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Something Wild
12:00 am
Fri July 13, 2012

An Expected Newcomer

Courtesy kenschneiderusa via Flickr/Creative Commons.

There's a newcomer in New Hampshire, a bird that's wild and prehistoric in looks and sound. The bugling of sandhill cranes is common in Wisconsin and Michigan where their numbers have rebounded from near eradication some 70 years ago. That rebound—from the low hundreds to over 50,000 today—has likely led to a range expansion eastward to New England. There's 11 known pairs breeding in Maine, and a few in Massachusetts, Vermont and New York. Surely New Hampshire is next.

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Something Wild
3:00 am
Thu June 28, 2012

The All-American Lawn

Courtesy BSH Shooter via Flickr

Come the weekend, it's time to tend the All-American Lawn; time to fire up the  mowers and weed whackers. Lawns need a lot of tending because they go against a basic law of nature: biodiversity, the ever-changing, dynamic system of plants and animals, flora and fauna.

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Something Wild
12:00 am
Fri June 15, 2012

Dandy Dandelions

Photo Courtesy Chris Martin

You've got to hand it to dandelions. They're transplants from Europe that have adapted and spread very, very well. Anyone who has tried to pry dandelions loose from lawn or garden knows they have a long tap root. Leave any root segment and the plant will rise again. 

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Something Wild
12:00 am
Fri June 1, 2012

Silent Spring

Courtesy Sterling College via Flickr

Fifty years ago, Rachel Carson's book, "Silent Spring", woke the world up to the perils of chemicals that promised food crops free of disease and insects, and time outdoors free of mosquitoes. The book is credited with starting the modern environmental movement. It was the birdwatchers that first alerted the scientists about robins literally falling from the sky soon after DDT was sprayed, as well as longer-term declines in birds higher on the food chain.

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Something Wild
12:00 am
Fri May 18, 2012

Spectrum of Birdsong

Courtesy JKD Atlanta via Flickr

Mid-May is like rush hour in the bird world. Migrants have returned for the nesting season and the air is full of birdsong. As you might guess, birdsong is as varied as birds themselves. In fact, birdsong is defined generously to include any and all sounds they make with territorial or courtship intentions. Let's start with a traditional vocalization and then branch out.  

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Something Wild
12:00 am
Fri May 4, 2012

Cedar Waxwings

Courtesy Iguanasan via Flickr
Courtesy Iguanasan via Flickr

May brings apple blossoms, a universal favorite—whether in hillside orchard or backyard crabapple. They're also favored by one of the most elegant songbirds of all, cedar waxwings. They're a social species but sedate and quiet as birds go—easy to miss despite traveling in flocks.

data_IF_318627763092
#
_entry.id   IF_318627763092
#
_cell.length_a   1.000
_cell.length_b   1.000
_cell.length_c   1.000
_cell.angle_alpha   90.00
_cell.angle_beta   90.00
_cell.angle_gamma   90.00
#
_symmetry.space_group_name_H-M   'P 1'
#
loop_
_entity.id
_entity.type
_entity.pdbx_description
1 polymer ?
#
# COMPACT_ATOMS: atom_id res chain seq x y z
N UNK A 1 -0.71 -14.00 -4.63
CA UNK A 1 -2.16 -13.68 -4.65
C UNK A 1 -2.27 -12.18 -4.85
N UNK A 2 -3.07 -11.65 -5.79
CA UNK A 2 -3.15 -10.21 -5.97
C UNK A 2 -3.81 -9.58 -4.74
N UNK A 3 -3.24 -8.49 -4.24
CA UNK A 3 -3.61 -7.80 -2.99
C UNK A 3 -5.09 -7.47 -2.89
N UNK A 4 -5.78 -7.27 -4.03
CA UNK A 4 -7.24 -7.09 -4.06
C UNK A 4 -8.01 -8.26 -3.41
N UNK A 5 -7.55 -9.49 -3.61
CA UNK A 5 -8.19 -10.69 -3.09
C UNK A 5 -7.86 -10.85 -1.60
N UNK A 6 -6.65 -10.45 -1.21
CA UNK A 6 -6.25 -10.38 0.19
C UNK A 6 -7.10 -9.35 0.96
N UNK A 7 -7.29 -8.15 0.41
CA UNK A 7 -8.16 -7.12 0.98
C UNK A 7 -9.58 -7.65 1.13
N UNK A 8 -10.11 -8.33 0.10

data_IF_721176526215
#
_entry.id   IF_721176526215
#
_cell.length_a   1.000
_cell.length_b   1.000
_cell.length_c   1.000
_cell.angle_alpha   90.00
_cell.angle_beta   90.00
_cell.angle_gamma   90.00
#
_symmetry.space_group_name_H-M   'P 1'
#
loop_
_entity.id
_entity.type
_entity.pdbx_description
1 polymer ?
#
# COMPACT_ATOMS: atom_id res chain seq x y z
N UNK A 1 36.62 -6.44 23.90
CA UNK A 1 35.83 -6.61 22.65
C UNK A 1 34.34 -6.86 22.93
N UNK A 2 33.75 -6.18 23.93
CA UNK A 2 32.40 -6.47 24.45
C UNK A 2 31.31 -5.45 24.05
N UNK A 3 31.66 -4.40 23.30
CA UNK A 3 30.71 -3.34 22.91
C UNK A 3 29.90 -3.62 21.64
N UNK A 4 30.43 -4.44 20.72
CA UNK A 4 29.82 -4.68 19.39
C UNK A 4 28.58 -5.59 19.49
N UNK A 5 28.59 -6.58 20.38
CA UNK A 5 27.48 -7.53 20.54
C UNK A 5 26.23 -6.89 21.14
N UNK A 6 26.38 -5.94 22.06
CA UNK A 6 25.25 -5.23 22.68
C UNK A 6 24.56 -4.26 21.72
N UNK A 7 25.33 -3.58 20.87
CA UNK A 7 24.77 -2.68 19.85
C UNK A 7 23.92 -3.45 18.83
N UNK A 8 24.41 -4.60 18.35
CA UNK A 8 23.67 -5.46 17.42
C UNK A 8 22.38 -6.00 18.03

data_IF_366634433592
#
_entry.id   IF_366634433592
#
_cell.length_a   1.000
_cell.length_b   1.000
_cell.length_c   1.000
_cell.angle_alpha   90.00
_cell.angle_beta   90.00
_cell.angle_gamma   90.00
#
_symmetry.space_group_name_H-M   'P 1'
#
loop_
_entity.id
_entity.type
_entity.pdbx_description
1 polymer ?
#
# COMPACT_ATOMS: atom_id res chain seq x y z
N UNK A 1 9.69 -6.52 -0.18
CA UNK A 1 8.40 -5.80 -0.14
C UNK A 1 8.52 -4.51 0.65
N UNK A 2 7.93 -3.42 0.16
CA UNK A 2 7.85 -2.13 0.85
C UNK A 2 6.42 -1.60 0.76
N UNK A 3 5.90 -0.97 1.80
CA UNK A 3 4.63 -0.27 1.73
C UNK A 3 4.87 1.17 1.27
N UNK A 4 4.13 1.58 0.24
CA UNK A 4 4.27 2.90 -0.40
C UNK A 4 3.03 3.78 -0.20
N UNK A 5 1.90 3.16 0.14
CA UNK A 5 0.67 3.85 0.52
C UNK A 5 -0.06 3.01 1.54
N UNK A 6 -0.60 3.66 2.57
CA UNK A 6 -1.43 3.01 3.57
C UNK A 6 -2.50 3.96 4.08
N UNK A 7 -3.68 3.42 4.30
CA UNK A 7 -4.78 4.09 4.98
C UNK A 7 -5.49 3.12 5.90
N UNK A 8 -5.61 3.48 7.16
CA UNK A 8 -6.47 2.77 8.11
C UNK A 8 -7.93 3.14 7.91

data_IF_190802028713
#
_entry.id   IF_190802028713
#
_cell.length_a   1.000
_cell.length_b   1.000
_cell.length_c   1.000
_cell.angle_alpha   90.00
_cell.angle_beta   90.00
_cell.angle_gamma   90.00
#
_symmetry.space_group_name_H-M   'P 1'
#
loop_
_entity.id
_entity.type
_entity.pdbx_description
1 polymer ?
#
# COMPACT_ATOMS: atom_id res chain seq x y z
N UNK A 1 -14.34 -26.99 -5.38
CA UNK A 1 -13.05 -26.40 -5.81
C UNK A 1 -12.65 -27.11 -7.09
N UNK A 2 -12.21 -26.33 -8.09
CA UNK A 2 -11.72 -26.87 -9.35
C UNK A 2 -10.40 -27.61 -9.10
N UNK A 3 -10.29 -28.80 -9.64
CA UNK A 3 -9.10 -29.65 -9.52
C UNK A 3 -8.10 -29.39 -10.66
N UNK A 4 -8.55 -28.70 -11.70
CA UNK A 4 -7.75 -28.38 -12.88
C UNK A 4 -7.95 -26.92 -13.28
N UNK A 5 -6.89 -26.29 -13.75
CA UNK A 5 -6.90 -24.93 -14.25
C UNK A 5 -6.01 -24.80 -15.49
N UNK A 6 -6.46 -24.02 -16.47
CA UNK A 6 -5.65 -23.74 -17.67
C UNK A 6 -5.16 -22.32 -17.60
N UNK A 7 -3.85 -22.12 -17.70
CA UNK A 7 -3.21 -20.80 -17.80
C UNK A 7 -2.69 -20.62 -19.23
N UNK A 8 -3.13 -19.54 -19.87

Often the best way to know they're around is by their song. It's subtle, admittedly, but worth learning. Once alerted by their song, here's what you might see: male and female waxwings exchange blossoms bill-to-bill as part of a courtship ritual when winter flocks pair off for the breeding season ahead.

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Something Wild
12:00 am
Fri April 20, 2012

Dilig-Ant

Rikfrog via Flickr/Creative Commons.

The ants come marching, one by one, up the kitchen wall; it’s a sure sign of spring. These are the worker ants, females all, tasked with delivering food to the colony. Male drones remain in that colony, on call for their one role in a very brief life: mating with a fertile female destined to be a new queen.

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Something Wild
12:00 am
Fri April 6, 2012

Get the Lead Out

Photo by kurtfaler via Flickr/Creative Commons.

As anglers dust off their tackle boxes, it's a great time to make sure that all the lead is out. Decades of research by the Loon Preservation Committee in Moultonborough has proven the toxicity of lead fishing tackle to wildlife. One lead sinker an ounce or less in weight can kill a loon in a matter of weeks. Loons swallow grit and pebbles that help to grind up food, and sometimes there's a sinker in the gravelly mix. Fishermen lose a lot of sinkers. 

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Something Wild
9:05 am
Fri March 23, 2012

A Body at Play...

We've all seen wildlife documentaries showing young animals—lion cubs, perhaps—wrestling, chasing, pouncing on their siblings. Observe household puppies and kittens and you'll see the same behavior: young animals at play.

Play is defined as spontaneous, energetic behavior with no apparent purpose or goal. But whenever there's considerable expenditure of energy, a closer look is warranted. There may not be apparent goals, but the true benefits of play are being recognized by a growing number of disciplines.